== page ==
The Rocky Mountain Elk Foundation has gone on the record in support of removing the gray wolf from the list of endangered and threatened wildlife species, as has been proposed by the U.S. Fish and Wildlife Service.

Spokesman Mark Holyoak said the gray wolf has far surpassed recovery goals set by the U.S. government.

“Gray wolves are well above recovery goals,” said Holyoak. “Here in the Northern Rockies they’re well above objective in the management plan and in the Great Lakes states. We believe that states manage all sorts of other wildlife, so they should be able to have those wolves delisted and manage them as well.”

Holyoak explained why there is so much resistance from various environmental groups to the delisting of wolves.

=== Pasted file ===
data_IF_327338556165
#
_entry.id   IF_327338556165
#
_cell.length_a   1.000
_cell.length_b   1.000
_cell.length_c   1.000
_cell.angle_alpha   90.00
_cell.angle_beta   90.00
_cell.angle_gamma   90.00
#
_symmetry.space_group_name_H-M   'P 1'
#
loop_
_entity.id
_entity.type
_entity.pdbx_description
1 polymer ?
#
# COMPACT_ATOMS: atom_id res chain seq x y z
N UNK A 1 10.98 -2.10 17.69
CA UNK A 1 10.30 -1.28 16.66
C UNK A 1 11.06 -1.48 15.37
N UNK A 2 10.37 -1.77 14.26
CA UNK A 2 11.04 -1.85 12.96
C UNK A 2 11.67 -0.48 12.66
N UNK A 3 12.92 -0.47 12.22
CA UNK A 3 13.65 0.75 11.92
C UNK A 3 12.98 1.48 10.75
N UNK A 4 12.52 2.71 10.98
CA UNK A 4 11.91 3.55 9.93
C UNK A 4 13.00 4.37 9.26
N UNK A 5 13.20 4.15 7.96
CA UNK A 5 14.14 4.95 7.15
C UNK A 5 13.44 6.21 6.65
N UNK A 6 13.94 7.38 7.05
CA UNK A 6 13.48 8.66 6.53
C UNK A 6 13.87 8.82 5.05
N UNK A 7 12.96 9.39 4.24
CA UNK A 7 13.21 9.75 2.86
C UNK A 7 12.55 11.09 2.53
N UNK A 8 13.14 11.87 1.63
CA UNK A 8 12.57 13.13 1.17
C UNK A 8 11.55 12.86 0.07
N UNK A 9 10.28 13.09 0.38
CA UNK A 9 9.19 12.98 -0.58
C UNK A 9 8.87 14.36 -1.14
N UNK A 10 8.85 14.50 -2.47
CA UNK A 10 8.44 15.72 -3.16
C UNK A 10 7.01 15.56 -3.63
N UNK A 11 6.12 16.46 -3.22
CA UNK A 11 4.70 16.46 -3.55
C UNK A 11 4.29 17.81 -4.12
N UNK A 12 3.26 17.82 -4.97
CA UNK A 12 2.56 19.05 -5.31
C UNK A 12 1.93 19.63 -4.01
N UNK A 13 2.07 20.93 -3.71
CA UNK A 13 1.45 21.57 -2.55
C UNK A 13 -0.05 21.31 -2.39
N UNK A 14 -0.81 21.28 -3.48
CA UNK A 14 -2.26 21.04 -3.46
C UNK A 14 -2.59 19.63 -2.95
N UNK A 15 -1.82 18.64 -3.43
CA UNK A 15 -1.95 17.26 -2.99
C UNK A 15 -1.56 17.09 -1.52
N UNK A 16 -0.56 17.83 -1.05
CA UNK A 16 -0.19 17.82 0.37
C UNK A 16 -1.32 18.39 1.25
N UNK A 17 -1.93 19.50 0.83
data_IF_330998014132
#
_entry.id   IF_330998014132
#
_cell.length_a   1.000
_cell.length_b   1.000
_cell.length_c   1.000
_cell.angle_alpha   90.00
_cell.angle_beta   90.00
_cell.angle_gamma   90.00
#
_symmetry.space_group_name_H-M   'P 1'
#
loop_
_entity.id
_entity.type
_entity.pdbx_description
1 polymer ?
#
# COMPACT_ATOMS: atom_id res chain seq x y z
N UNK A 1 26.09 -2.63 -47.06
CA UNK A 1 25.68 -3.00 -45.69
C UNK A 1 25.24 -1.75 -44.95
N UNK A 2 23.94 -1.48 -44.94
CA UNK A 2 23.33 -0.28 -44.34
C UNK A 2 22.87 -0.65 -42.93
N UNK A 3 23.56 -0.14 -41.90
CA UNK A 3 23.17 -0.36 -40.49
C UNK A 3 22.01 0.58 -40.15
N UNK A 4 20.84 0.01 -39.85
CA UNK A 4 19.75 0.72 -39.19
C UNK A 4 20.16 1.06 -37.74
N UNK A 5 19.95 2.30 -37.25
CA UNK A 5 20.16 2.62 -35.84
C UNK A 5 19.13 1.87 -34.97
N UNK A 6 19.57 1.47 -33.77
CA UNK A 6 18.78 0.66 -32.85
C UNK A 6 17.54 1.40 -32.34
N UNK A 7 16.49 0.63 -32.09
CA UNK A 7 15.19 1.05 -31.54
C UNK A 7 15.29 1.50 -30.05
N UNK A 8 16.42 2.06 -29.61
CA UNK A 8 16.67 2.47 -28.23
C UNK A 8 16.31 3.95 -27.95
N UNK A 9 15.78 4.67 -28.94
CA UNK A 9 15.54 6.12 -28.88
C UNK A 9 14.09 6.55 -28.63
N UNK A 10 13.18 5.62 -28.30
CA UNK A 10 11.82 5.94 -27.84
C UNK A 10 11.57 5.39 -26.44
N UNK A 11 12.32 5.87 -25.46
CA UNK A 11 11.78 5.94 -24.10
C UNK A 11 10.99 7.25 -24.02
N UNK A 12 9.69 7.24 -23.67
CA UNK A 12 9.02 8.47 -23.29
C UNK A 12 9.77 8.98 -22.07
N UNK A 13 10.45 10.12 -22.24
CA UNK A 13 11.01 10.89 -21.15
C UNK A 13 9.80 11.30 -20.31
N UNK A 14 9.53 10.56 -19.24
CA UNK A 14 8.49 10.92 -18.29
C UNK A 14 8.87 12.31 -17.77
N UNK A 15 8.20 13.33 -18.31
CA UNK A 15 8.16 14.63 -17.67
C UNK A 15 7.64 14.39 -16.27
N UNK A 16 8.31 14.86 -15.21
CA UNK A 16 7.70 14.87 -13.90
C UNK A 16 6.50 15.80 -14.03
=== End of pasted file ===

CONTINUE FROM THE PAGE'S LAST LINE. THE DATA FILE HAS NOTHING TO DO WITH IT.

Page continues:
“Despite the recovery of wolves, there are some environmental groups out there that are pointing our particular legalities, phrasing or those sorts of things, but the bottom line is that they just don’t want to have them managed,” he said. “There are impacts that wolves make on the landscape as do all predators. RMEF does not call for elimination of all wolves or grizzly bears or any predator, but only that they be managed as part of the big picture. Prey species such as deer and elk are managed in such a way that works best on the entire landscape that enable all the animals to thrive together. Predators must be managed as well for the benefit of all species.”

According to the RMEF:

‘Wolves are currently above objective in Michigan, Minnesota and Wisconsin and are spreading into California, Colorado, Oregon, Washington and other states. The species is already under state management in Idaho, Montana and Wyoming where populations range anywhere from 150 to 400 percent above minimum recovery goals.’

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